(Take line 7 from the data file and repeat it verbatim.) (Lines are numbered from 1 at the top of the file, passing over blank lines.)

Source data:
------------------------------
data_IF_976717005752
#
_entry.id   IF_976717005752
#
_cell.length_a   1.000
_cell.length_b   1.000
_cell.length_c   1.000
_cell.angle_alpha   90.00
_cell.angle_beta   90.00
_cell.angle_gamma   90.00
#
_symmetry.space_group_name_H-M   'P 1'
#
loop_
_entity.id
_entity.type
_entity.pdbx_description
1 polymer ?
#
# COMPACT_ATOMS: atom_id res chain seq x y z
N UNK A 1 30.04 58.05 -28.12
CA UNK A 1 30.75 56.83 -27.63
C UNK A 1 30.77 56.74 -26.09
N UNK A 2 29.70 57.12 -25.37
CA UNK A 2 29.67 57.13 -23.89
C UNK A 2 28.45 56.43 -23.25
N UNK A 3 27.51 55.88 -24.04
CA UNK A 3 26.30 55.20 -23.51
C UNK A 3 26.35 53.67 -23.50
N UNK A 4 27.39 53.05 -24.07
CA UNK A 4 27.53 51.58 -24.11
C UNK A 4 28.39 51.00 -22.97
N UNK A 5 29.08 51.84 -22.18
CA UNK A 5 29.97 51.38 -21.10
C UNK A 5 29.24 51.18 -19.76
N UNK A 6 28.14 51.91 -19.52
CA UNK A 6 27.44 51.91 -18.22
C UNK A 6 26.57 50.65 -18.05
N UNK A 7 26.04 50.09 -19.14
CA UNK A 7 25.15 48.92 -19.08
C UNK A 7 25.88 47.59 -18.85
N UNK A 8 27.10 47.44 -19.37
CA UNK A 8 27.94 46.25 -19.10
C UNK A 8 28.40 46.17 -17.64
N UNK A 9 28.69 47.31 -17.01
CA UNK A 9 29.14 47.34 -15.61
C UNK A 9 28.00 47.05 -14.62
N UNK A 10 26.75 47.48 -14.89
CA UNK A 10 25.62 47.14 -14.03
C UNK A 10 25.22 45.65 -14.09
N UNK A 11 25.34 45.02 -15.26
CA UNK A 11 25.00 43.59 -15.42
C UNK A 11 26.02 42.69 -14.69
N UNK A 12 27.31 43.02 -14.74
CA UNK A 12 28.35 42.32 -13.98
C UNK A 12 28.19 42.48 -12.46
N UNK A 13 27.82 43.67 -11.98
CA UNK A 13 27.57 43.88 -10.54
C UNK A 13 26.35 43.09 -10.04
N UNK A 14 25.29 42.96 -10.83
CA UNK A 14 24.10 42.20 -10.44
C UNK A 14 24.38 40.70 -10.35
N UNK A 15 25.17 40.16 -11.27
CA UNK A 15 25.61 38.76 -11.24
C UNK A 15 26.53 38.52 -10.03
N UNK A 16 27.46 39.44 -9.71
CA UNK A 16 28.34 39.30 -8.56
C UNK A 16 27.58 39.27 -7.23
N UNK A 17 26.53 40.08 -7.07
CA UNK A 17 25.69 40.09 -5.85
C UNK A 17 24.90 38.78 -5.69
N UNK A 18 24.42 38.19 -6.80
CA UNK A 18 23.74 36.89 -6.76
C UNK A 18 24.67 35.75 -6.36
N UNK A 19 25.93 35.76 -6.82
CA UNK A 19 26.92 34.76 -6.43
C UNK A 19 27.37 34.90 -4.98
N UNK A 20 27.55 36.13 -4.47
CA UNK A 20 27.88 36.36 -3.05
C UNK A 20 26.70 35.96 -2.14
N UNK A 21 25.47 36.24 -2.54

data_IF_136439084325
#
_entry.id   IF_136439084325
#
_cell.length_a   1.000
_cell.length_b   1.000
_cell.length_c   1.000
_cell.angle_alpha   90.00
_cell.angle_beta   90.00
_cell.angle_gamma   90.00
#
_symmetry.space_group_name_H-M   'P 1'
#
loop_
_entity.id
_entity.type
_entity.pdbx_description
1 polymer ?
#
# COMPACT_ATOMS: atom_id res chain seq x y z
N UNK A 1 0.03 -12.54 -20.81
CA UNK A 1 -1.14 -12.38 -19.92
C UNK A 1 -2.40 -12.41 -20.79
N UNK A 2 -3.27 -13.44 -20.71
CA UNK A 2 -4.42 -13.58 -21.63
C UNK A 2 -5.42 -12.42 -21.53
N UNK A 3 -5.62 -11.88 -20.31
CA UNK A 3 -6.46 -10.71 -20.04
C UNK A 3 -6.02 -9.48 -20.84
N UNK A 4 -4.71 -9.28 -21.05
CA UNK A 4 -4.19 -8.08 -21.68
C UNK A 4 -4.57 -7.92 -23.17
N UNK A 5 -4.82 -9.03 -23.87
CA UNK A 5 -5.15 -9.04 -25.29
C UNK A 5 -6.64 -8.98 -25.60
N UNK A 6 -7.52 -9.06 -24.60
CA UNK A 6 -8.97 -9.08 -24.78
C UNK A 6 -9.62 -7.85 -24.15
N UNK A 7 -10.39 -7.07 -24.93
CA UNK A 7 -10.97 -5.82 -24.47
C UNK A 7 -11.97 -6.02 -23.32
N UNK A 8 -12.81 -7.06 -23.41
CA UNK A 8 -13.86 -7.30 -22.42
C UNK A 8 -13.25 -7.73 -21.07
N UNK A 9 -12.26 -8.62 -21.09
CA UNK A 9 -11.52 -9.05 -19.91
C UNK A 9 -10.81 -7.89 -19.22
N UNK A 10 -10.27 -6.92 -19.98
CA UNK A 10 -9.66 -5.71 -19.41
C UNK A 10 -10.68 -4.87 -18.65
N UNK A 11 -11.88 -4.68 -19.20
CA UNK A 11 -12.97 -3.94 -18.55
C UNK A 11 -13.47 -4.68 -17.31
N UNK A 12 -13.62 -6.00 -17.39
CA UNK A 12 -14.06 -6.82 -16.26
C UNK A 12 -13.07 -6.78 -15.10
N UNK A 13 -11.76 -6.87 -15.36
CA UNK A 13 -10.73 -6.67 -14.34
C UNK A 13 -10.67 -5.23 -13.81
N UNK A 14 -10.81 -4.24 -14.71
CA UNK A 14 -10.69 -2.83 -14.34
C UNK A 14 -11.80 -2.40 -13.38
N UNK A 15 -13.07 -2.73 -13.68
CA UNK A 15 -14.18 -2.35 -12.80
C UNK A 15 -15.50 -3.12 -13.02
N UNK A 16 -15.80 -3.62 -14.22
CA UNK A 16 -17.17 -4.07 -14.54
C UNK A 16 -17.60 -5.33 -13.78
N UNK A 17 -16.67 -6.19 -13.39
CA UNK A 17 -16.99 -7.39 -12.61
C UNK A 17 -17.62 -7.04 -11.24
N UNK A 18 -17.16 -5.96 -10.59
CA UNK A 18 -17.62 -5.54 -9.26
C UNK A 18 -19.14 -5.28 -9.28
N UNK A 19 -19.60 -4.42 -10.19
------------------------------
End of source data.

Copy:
_cell.length_c   1.000